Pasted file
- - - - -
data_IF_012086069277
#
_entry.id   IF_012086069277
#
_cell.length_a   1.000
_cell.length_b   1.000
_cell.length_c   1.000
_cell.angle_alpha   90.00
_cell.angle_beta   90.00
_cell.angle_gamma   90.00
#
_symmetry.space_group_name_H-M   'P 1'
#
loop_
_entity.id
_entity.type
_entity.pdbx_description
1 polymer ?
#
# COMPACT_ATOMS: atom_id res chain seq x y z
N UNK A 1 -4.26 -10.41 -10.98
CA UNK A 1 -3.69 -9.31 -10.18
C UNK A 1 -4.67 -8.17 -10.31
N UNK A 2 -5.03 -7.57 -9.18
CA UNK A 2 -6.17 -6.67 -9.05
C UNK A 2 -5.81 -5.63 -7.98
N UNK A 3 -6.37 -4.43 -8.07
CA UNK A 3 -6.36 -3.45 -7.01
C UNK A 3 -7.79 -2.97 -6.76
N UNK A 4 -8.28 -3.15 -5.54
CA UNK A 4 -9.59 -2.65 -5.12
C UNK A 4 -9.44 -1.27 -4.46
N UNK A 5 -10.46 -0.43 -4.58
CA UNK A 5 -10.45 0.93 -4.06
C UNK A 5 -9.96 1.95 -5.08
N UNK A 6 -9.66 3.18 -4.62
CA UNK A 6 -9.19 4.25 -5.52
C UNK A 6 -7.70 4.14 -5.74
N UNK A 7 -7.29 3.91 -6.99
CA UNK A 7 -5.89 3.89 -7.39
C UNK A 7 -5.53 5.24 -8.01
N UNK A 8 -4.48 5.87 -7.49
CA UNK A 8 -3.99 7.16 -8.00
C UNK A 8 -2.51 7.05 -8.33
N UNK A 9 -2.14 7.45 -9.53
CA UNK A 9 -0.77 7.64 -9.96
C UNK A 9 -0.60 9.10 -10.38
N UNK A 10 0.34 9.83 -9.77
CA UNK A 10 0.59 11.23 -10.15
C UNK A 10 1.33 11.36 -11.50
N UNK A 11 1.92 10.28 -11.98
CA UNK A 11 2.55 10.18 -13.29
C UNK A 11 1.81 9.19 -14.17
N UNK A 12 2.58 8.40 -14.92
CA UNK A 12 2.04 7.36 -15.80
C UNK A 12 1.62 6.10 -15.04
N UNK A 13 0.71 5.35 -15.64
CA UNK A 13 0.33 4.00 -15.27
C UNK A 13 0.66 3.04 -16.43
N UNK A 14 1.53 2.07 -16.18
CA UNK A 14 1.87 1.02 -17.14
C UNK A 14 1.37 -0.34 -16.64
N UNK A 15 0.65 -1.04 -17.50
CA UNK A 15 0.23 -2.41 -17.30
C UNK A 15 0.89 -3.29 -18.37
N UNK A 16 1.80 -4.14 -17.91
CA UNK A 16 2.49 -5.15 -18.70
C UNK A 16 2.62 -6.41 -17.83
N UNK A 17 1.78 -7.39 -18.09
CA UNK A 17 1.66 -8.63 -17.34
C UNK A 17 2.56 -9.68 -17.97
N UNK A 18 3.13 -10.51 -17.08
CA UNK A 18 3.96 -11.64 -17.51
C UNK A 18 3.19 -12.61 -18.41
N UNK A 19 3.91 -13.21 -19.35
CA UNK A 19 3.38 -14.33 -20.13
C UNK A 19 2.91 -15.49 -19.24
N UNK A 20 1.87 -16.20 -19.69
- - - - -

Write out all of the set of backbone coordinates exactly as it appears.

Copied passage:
data_IF_012086069277
#
_entry.id   IF_012086069277
#
_cell.length_a   1.000
_cell.length_b   1.000
_cell.length_c   1.000
_cell.angle_alpha   90.00
_cell.angle_beta   90.00
_cell.angle_gamma   90.00
#
_symmetry.space_group_name_H-M   'P 1'
#
loop_
_entity.id
_entity.type
_entity.pdbx_description
1 polymer ?
#
# COMPACT_ATOMS: atom_id res chain seq x y z
N UNK A 1 -4.26 -10.41 -10.98
CA UNK A 1 -3.69 -9.31 -10.18
C UNK A 1 -4.67 -8.17 -10.31
N UNK A 2 -5.03 -7.57 -9.18
CA UNK A 2 -6.17 -6.67 -9.05
C UNK A 2 -5.81 -5.63 -7.98
N UNK A 3 -6.37 -4.43 -8.07
CA UNK A 3 -6.36 -3.45 -7.01
C UNK A 3 -7.79 -2.97 -6.76
N UNK A 4 -8.28 -3.15 -5.54
CA UNK A 4 -9.59 -2.65 -5.12
C UNK A 4 -9.44 -1.27 -4.46
N UNK A 5 -10.46 -0.43 -4.58
CA UNK A 5 -10.45 0.93 -4.06
C UNK A 5 -9.96 1.95 -5.08
N UNK A 6 -9.66 3.18 -4.62
CA UNK A 6 -9.19 4.25 -5.52
C UNK A 6 -7.70 4.14 -5.74
N UNK A 7 -7.29 3.91 -6.99
CA UNK A 7 -5.89 3.89 -7.39
C UNK A 7 -5.53 5.24 -8.01
N UNK A 8 -4.48 5.87 -7.49
CA UNK A 8 -3.99 7.16 -8.00
C UNK A 8 -2.51 7.05 -8.33
N UNK A 9 -2.14 7.45 -9.53
CA UNK A 9 -0.77 7.64 -9.96
C UNK A 9 -0.60 9.10 -10.38
N UNK A 10 0.34 9.83 -9.77
CA UNK A 10 0.59 11.23 -10.15
C UNK A 10 1.33 11.36 -11.50
N UNK A 11 1.92 10.28 -11.98
CA UNK A 11 2.55 10.18 -13.29
C UNK A 11 1.81 9.19 -14.17
N UNK A 12 2.58 8.40 -14.92
CA UNK A 12 2.04 7.36 -15.80
C UNK A 12 1.62 6.10 -15.04
N UNK A 13 0.71 5.35 -15.64
CA UNK A 13 0.33 4.00 -15.27
C UNK A 13 0.66 3.04 -16.43
N UNK A 14 1.53 2.07 -16.18
CA UNK A 14 1.87 1.02 -17.14
C UNK A 14 1.37 -0.34 -16.64
N UNK A 15 0.65 -1.04 -17.50
CA UNK A 15 0.23 -2.41 -17.30
C UNK A 15 0.89 -3.29 -18.37
N UNK A 16 1.80 -4.14 -17.91
CA UNK A 16 2.49 -5.15 -18.70
C UNK A 16 2.62 -6.41 -17.83
N UNK A 17 1.78 -7.39 -18.09
CA UNK A 17 1.66 -8.63 -17.34
C UNK A 17 2.56 -9.68 -17.97
N UNK A 18 3.13 -10.51 -17.08
CA UNK A 18 3.96 -11.64 -17.51
C UNK A 18 3.19 -12.61 -18.41
N UNK A 19 3.91 -13.21 -19.35
CA UNK A 19 3.38 -14.33 -20.13
C UNK A 19 2.91 -15.49 -19.24
N UNK A 20 1.87 -16.20 -19.69